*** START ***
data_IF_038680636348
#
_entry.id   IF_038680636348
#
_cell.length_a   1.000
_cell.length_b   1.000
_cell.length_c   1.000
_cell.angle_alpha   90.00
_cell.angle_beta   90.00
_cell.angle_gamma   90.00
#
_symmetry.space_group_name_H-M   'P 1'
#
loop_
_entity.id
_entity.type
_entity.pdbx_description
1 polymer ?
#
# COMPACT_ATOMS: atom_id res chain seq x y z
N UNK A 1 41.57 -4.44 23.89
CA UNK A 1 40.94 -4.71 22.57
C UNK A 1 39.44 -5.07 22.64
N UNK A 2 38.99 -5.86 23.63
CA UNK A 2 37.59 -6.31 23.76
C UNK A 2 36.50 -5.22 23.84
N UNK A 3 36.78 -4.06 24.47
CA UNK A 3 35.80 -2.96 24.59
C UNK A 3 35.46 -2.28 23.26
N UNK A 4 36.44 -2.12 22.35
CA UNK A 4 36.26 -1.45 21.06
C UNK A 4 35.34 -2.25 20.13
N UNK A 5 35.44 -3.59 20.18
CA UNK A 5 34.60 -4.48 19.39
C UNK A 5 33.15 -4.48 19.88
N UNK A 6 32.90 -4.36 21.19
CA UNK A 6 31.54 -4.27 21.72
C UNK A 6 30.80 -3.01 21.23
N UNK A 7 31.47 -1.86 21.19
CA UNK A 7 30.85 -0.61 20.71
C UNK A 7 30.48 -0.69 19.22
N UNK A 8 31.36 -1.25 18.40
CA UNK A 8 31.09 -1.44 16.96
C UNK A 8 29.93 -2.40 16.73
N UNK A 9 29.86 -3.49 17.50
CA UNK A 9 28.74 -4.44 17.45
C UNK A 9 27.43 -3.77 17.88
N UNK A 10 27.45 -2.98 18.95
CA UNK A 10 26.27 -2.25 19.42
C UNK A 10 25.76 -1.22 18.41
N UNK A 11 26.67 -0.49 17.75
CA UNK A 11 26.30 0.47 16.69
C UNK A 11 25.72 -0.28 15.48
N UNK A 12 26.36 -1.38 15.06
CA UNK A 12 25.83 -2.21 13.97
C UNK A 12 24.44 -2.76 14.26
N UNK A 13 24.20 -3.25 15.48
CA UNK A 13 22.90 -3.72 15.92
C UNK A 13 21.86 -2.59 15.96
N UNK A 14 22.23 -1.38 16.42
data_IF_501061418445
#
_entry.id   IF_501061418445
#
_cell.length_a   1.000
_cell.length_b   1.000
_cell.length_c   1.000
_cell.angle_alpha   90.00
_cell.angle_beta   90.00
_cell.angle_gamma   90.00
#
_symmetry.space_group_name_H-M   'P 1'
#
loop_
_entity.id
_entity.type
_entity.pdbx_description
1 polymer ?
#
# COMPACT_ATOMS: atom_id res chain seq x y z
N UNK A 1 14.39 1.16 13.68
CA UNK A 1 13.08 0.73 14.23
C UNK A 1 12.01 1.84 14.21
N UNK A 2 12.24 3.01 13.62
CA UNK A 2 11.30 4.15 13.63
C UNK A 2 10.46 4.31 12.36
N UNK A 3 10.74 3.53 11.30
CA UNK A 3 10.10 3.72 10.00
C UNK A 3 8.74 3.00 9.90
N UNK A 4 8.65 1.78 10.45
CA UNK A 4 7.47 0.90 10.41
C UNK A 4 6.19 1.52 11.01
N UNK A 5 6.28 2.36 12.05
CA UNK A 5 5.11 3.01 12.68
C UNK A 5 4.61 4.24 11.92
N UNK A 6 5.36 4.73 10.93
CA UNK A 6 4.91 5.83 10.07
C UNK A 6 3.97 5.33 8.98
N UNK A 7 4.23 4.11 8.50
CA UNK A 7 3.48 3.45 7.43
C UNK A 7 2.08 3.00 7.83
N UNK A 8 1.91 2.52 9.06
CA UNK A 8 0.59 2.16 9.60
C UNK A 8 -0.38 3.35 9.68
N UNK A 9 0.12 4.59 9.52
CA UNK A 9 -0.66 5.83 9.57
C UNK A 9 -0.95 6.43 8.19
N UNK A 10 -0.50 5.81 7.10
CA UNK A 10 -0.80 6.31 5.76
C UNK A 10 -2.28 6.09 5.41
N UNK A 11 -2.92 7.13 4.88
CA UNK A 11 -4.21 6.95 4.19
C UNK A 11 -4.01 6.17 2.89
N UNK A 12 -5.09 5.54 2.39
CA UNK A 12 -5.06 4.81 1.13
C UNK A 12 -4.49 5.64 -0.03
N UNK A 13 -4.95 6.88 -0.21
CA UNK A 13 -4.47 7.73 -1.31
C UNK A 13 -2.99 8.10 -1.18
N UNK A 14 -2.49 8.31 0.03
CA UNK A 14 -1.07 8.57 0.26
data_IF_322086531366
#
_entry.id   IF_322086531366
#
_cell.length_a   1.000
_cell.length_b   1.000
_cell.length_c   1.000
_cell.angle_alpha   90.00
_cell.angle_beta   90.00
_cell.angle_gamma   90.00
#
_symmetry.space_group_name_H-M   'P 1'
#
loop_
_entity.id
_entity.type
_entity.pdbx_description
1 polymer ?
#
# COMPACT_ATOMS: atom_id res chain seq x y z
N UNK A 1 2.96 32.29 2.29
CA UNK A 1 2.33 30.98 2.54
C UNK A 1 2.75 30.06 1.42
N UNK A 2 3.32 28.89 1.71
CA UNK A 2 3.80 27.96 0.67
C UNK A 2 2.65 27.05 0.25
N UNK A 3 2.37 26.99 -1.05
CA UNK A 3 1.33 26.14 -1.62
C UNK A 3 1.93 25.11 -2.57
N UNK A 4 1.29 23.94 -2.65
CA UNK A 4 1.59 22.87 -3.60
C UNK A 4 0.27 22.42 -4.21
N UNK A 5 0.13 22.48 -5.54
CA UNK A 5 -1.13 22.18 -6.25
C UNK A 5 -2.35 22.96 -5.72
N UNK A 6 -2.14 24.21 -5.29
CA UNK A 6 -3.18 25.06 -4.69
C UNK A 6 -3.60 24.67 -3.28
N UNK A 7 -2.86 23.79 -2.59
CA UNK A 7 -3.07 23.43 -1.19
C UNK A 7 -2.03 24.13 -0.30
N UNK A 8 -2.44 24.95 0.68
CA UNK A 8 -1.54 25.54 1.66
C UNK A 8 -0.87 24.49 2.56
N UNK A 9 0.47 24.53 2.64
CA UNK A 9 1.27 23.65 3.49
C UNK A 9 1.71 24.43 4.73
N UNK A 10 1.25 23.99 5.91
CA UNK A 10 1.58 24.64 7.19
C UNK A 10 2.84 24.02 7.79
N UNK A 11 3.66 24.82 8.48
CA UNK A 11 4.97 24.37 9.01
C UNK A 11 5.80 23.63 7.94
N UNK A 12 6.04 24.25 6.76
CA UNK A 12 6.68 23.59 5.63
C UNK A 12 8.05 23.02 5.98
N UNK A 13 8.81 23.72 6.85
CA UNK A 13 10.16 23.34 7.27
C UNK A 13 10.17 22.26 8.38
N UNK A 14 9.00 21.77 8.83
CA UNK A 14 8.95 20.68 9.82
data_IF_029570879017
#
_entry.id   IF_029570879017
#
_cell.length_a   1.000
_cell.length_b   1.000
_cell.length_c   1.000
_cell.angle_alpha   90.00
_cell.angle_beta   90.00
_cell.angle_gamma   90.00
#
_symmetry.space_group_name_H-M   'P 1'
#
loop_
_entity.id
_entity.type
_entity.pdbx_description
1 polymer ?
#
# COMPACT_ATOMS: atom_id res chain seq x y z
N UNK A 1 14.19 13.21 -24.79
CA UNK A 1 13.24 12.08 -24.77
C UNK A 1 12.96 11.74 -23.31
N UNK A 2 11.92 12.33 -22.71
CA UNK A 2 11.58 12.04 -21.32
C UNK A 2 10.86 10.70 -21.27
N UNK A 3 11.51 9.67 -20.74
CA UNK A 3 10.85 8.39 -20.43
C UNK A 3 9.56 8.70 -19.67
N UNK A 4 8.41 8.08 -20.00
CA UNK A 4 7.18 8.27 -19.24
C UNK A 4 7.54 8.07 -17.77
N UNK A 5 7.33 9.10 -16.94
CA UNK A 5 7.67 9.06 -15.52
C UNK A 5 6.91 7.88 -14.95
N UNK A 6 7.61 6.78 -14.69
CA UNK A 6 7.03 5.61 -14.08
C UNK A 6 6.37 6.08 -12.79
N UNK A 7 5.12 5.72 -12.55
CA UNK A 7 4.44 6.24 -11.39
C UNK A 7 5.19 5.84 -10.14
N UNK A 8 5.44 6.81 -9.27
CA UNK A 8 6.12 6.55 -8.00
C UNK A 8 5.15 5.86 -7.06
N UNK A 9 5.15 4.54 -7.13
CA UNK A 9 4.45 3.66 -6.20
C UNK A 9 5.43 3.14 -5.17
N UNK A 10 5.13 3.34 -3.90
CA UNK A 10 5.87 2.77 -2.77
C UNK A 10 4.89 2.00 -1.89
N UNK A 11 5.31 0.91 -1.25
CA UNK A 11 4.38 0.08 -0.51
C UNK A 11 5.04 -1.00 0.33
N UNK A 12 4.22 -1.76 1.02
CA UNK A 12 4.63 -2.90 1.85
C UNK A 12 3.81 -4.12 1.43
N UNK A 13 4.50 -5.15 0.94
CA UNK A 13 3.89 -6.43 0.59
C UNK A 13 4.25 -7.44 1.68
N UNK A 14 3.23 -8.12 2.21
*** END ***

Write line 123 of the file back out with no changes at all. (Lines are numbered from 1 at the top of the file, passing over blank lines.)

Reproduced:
#